(The Center Square) – Pennsylvania’s two leading cities are among the places nationwide with the most people in financial distress because of the COVID-19 pandemic.

new analysis from WalletHub ranked Philadelphia No. 14 and Pittsburgh No. 84 on a list of the top 100 cities.

To compile its list, WalletHub looked at data across nine metrics for the 100 largest cities “without data limitations.” As part of their review, they examined the change in the number of bankruptcy filings, accounts in distress and credit scores.

“As a result of the COVID-19 pandemic, people are struggling financially,” WalletHub analyst Jill Gonzalez said in an email. “Being in financial distress means people are finding it difficult to meet their current financial obligations. This can lead to drops in credit score, being late on their bill payments, racking up more debt, or even filing for bankruptcy.”

Nationally, Las Vegas topped the list, followed by Chicago and Houston. San Antonio, Texas, and Dallas rounded out the top five, while Anchorage, Alaska; Madison, Wisconsin; and Jersey City, New Jersey, rounded out the bottom three cities.

According to the study, 37.7 percent of Philadelphians had an account in distress in September, up 12.6 percent from January. During that same period, 34.9 percent of Pittsburgh residents had distressed accounts, up 11.6 percent from January.

The higher-ranking municipalities on WalletHub’s list are larger cities. Gonzalez said in those places, the residents generally had lower credit scores and searched more for information about debt and loans.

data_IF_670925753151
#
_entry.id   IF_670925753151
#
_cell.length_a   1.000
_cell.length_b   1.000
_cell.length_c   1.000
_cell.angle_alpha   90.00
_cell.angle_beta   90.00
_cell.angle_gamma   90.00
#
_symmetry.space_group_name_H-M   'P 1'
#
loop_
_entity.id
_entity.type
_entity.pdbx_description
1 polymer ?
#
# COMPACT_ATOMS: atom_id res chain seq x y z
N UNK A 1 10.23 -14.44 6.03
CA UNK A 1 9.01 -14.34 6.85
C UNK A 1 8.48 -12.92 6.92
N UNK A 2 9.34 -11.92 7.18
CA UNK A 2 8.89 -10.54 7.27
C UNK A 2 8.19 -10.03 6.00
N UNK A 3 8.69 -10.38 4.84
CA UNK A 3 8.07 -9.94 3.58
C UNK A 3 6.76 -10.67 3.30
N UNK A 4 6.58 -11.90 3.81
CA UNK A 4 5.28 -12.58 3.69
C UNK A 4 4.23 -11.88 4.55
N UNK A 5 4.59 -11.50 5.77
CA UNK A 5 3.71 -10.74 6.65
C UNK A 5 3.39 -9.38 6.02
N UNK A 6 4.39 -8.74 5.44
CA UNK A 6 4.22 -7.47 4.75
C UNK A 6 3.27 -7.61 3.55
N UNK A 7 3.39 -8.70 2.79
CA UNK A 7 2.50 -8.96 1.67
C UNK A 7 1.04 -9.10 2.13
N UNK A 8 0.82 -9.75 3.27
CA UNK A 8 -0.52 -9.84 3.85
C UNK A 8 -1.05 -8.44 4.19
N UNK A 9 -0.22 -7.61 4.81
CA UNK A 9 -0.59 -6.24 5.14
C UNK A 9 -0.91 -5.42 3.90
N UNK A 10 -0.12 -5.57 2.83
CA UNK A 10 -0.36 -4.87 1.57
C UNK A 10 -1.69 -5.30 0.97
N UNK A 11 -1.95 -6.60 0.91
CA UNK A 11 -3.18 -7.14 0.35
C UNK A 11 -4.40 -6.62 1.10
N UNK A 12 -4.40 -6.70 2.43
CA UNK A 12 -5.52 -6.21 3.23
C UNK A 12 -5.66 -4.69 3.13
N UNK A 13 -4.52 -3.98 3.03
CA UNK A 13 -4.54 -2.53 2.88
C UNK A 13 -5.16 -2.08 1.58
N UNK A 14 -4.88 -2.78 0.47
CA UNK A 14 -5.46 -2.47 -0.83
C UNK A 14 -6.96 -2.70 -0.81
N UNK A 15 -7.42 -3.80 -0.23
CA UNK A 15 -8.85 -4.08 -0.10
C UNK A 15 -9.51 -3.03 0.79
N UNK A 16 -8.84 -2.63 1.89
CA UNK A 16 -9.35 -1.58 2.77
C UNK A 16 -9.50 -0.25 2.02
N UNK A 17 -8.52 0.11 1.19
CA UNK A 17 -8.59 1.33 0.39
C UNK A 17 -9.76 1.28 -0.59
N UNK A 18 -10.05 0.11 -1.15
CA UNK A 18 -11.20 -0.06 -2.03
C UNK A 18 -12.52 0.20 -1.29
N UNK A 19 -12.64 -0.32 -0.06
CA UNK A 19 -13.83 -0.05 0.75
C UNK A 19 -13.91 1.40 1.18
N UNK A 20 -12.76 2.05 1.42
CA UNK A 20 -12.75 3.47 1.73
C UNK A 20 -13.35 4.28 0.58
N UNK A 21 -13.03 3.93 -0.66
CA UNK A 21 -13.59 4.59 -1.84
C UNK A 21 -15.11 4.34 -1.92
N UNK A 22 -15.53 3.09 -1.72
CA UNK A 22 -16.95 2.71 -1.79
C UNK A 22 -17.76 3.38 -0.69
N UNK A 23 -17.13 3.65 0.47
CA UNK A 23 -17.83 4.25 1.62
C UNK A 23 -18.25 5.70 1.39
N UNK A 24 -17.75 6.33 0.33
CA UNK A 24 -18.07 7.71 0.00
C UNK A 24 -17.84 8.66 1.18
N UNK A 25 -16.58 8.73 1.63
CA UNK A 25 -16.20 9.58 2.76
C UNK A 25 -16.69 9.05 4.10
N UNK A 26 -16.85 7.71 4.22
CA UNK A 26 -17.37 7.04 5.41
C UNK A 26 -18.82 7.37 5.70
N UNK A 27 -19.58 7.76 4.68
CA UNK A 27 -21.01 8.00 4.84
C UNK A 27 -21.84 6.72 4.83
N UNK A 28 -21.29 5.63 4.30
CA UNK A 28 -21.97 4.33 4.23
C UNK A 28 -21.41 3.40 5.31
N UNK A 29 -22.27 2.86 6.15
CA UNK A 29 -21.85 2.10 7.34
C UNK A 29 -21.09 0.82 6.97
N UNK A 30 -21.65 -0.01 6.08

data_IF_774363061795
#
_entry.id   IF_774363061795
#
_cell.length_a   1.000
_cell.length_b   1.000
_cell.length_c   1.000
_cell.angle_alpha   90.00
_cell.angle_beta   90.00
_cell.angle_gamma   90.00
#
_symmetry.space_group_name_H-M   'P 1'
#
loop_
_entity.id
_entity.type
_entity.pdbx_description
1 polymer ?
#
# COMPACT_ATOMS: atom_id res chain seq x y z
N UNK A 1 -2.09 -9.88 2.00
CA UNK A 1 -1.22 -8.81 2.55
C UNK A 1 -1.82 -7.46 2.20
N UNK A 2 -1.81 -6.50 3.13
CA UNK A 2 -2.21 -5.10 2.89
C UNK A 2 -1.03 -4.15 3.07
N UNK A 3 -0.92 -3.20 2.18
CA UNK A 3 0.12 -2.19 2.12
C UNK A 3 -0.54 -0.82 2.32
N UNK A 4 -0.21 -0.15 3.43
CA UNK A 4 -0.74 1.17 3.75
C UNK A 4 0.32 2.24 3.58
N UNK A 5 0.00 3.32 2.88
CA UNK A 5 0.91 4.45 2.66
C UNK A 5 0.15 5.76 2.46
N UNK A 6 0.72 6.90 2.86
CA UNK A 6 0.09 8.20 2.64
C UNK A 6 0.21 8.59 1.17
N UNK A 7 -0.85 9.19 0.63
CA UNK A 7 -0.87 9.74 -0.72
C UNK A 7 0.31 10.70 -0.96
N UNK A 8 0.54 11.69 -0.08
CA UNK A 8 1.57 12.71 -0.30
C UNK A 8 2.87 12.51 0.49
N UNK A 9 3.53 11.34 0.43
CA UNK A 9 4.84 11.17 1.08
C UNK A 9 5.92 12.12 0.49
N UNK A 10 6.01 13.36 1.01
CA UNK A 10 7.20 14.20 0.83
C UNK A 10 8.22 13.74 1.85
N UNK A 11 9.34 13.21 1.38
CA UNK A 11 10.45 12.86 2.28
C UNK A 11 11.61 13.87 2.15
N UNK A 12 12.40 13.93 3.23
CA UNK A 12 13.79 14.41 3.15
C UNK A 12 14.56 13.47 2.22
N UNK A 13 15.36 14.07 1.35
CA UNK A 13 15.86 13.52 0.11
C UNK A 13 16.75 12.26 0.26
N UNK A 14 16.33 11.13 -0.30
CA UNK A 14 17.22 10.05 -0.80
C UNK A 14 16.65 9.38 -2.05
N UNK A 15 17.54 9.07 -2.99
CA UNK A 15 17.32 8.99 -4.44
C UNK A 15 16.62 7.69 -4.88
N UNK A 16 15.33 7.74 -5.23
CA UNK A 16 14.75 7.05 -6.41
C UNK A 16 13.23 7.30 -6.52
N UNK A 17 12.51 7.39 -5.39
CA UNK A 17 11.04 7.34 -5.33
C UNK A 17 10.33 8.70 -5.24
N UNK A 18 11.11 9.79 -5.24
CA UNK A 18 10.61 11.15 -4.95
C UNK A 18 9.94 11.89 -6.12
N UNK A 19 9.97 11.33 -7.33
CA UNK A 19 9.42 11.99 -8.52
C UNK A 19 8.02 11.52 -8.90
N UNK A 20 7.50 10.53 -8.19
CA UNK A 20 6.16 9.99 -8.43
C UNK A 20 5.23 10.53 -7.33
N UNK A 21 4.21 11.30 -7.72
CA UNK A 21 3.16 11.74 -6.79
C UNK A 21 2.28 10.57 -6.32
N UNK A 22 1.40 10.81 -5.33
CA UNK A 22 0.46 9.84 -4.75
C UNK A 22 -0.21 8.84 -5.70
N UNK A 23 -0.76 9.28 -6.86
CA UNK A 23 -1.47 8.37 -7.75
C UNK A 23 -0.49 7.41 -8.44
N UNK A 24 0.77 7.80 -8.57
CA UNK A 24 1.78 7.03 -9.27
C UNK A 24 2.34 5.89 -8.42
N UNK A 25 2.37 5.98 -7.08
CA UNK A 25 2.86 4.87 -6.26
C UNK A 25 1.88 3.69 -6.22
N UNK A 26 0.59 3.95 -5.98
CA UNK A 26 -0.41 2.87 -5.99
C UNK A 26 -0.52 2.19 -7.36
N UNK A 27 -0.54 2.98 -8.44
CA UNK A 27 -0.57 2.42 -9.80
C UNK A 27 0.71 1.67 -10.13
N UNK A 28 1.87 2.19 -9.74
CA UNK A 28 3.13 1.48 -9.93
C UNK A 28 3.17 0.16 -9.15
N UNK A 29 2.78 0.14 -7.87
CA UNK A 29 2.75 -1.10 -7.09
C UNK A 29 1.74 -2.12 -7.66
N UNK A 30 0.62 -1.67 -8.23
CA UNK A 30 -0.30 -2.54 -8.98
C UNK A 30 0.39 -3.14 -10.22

However, a recovery in the wake of the pandemic could be smoother in larger cities with more purchase power and where more people worked from home, Gonzalez said. However, she added, it depends on how soon a recovery begins.

Neighboring New Jersey had two cities in the top 100 – Newark and Jersey City – while Ohio had four — Cleveland, Columbus, Cincinnati and Toledo. Baltimore also ranked on the list, as did Buffalo, New York, and New York City.

According to the study, 37.7 percent of Philadelphians had an account in distress in September, up 12.6 percent from January. During that same period, 34.9 percent of Pittsburgh residents had distressed accounts, up 11.6 percent from January.

Meanwhile, bankruptcy filings in Pittsburgh are down 14.4 percent, while they are down nearly 20.5 percent in Philadelphia.

In Philadelphia, the average credit score in September was 642, up 3.5 percent from January, while Pittsburgh’s average score was 687, an increase of nearly 2.7 percent since January.

The WalletHub analysis excluded Lexington, Kentucky; St. Paul, Minnesota; and St. Petersburg, Florida.

Todd DeFeo is a contributor for The Center Square.

This piece was originally published in The Center Square. Read the original article here.

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